Feature request: "compiling..." indicator


Probably one of the most characteristic properties of the Julia language is that compilation is done upon calls, which leads to the first run of everything to be slow. Sometimes very slow, like in many plotting packages. This can sometime lead to some frustratingly negative first impressions, and considerable puzzlement.

I think this perception could be greatly alleviated quite simply, by giving some visual hint that code is being compiled. After using the amazing ProgressMeter.jl I think having a “Compiling…” progress indicator of that style built into the REPL that would be triggered everytime something is being compiled would be really useful. Newcomers would understand what is going on during that first run. I don’t know enough about the compiler to know if an estimate of “progress percentage” can be computed. If not, a simple indicator without progress would still be very valuable, e.g. changing the julia> prompt into compiling>, or similar…

So, what do you think? Would you appreciate something like this? Is there any technical reason that would make this a problem?


Seems like it would get very spammy. It seems the best path forward would be for someone who is interested in this to provide a reference implementation so the results can be tried.


Yes, maybe a dynamic julia> prompt would be much nicer, with zero spam. Unfortunately I don’t have a clue how to hook into the different compiler stages, so I wouldn’t know where to start to implement this…


If the compiler knows how much effort is required then the REPL can show a progress bar when it’s expecterd to take more than few seconds (ideally a user customizable threshold). It would be best to show progress by package - a side benefit of knowing where to file an issue when something takes unexpectedly long.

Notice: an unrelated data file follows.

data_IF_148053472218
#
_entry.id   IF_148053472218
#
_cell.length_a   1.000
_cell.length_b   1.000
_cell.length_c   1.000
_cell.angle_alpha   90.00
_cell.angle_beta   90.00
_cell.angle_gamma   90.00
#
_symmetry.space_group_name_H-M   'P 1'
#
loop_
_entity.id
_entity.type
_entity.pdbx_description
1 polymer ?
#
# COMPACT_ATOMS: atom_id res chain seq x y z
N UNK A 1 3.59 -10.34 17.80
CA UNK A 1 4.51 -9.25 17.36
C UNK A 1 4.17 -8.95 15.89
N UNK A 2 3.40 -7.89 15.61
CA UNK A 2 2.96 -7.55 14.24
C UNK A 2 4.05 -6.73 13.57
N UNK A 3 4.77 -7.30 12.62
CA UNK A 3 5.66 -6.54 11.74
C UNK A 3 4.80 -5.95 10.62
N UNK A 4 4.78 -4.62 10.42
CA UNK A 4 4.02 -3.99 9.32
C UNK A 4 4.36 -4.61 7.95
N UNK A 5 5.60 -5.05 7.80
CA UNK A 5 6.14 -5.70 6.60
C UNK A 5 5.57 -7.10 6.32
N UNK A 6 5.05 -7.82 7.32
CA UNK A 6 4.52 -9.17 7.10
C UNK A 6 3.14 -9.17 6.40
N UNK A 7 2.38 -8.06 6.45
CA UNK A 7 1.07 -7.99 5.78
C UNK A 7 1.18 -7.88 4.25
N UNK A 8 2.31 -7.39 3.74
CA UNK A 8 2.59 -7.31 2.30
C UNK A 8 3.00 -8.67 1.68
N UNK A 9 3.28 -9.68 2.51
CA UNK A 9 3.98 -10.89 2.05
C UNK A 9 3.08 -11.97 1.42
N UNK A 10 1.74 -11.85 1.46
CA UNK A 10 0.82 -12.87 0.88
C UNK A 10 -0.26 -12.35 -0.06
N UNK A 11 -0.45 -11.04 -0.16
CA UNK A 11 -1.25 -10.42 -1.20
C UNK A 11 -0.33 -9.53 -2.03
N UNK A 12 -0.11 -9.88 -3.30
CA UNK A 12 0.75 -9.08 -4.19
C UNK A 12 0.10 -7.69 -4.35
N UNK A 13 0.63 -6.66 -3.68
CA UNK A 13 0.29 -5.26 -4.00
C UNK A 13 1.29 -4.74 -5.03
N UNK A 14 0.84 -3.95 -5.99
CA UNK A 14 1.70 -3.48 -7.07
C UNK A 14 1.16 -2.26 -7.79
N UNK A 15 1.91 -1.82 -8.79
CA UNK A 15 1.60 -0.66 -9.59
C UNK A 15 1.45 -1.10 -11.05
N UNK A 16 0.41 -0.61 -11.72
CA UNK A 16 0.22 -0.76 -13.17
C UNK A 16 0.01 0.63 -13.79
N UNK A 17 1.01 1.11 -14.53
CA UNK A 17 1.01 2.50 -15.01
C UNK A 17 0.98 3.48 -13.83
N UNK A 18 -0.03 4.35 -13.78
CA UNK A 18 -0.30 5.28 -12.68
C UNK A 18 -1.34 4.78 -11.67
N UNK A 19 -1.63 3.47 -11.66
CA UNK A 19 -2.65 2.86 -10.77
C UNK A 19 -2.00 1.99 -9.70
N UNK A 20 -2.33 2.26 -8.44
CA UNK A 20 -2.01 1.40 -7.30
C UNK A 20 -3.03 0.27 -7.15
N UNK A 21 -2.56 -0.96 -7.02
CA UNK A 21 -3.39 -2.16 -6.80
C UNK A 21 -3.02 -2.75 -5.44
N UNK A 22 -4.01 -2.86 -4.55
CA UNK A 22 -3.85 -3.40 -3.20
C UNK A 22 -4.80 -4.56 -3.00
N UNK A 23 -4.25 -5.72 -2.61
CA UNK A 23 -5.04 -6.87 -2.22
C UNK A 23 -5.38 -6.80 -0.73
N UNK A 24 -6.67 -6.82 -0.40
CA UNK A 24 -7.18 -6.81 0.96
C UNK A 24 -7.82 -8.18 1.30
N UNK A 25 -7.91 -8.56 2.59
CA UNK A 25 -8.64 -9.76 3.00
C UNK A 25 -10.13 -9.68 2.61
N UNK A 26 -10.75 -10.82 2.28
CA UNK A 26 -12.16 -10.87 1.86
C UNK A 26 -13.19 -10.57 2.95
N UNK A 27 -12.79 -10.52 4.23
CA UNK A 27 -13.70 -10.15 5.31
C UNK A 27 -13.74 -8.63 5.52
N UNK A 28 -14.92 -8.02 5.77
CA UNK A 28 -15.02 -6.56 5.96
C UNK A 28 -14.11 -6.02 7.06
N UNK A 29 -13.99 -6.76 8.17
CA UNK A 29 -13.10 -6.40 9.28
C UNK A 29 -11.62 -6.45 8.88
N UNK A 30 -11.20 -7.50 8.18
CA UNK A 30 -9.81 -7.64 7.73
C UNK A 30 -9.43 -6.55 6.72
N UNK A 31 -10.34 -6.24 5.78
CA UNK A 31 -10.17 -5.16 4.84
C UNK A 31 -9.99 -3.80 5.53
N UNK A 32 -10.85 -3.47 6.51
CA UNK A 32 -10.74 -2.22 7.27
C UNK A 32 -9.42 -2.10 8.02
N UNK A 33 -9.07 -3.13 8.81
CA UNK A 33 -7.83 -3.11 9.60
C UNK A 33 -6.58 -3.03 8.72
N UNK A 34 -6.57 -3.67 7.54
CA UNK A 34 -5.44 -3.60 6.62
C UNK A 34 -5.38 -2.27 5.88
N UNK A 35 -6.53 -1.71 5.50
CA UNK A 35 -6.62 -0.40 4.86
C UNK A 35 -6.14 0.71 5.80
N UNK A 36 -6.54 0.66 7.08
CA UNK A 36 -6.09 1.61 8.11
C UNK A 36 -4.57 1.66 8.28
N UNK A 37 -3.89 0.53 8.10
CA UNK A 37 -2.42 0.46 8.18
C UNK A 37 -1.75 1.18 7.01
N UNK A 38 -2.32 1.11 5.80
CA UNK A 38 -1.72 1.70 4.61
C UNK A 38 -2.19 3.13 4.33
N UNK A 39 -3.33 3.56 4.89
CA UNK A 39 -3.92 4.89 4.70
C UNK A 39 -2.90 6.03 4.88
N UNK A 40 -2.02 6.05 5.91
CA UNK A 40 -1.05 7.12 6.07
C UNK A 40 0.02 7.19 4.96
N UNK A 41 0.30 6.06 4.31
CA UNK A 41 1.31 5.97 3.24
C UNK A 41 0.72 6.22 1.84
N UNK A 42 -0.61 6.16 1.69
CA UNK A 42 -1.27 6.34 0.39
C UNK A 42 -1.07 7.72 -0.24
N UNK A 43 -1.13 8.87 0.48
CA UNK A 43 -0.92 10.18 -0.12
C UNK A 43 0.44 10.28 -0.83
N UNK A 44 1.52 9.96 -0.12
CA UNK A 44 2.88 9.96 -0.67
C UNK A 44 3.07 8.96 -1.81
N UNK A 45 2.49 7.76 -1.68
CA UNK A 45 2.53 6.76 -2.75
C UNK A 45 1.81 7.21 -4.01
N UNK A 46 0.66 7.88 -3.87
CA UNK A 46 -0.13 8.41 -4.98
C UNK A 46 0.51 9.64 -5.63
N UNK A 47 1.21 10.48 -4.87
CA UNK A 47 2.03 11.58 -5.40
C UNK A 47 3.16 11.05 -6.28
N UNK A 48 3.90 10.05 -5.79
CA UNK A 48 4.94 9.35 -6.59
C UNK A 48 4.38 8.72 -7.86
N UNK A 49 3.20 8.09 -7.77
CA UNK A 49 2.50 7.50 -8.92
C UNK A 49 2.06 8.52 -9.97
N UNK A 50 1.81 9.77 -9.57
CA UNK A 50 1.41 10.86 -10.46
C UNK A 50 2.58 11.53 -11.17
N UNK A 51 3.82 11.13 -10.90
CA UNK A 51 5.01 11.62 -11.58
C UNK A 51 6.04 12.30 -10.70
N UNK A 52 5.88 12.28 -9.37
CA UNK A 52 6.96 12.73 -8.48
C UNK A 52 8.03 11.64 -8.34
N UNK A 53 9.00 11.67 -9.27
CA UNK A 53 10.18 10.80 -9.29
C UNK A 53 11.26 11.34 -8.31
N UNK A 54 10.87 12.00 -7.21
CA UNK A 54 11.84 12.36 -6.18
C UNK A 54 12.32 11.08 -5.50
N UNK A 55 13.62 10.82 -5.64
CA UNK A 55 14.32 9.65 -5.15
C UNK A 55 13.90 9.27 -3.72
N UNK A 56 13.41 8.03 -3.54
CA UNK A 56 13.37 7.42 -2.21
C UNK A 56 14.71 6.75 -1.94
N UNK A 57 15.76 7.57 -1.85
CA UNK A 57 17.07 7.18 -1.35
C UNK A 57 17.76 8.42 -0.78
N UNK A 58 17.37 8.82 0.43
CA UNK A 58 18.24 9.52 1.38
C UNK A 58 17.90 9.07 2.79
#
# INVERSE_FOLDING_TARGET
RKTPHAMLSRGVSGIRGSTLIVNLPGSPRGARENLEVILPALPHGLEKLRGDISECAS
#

The time to first plot probably triggers this :slight_smile:


It would be annoying if it was a progress bar, but I think it would be cool if julia> toggled to julia~ when a compilation happens. It doesnt have to be a tilde, but you get the idea, it would be a non-intrusive indicator that something is happening, and only during compilation.

Or the color of the julia prompt could toggle.


Yes, the prompt changing would be good. It would need to be in a way that its length of characters wouldn’t change. A progress bar or something else taking up space would be too much visual clutter. So +1 to @chakravala’s suggestion.


Ah, I’m now beginning to realise this proposal is not very viable. The option of changing the prompt to something different than compiling> or similar defeats the purpose, as the idea was to make it evident that something different than runtime was is taking place. Moreover there is a more serious problem, I think. Compilation does not simply happen before runtime, it can happen in between when a function gets called that has not been compiled yet. If anything gets printed in the REPL during runtime and then compilation starts again, we would need to know how to move the cursor back to the prompt, update it, and move it back to the end of the printed stuff. That’s probably overly complex and fragile. ProgressMeter.jl actually has this problem too, and cannot update the progress bar in-place when something gets printed as in this example:

julia> using ProgressMeter

julia> @showprogress for i in 1:3; @show i; sleep(1); end
i = 1
Progress:  33%|██████████████                           |  ETA: 0:00:02i = 2
Progress:  67%|███████████████████████████              |  ETA: 0:00:01i = 3
Progress: 100%|█████████████████████████████████████████| Time: 0:00:03


Nevertheless, an IDE could indicate compilation (eg in the modeline for Emacs, showing some graphical symbol in Juno, etc). It would be best to just provide hooks for this, so that the IDE could register functions to be called when compilation starts and ends, and represent this visually.


This is an interesting suggestion, since it eliminates often asked `why is my function taking so long’ type of questions that are due to precompilation and similar questions on why packages are slow. However, I agree with Kristoff, that this would probably be too noisy and frustrating to see. An implementation would indeed be interesting to test in practise how this works.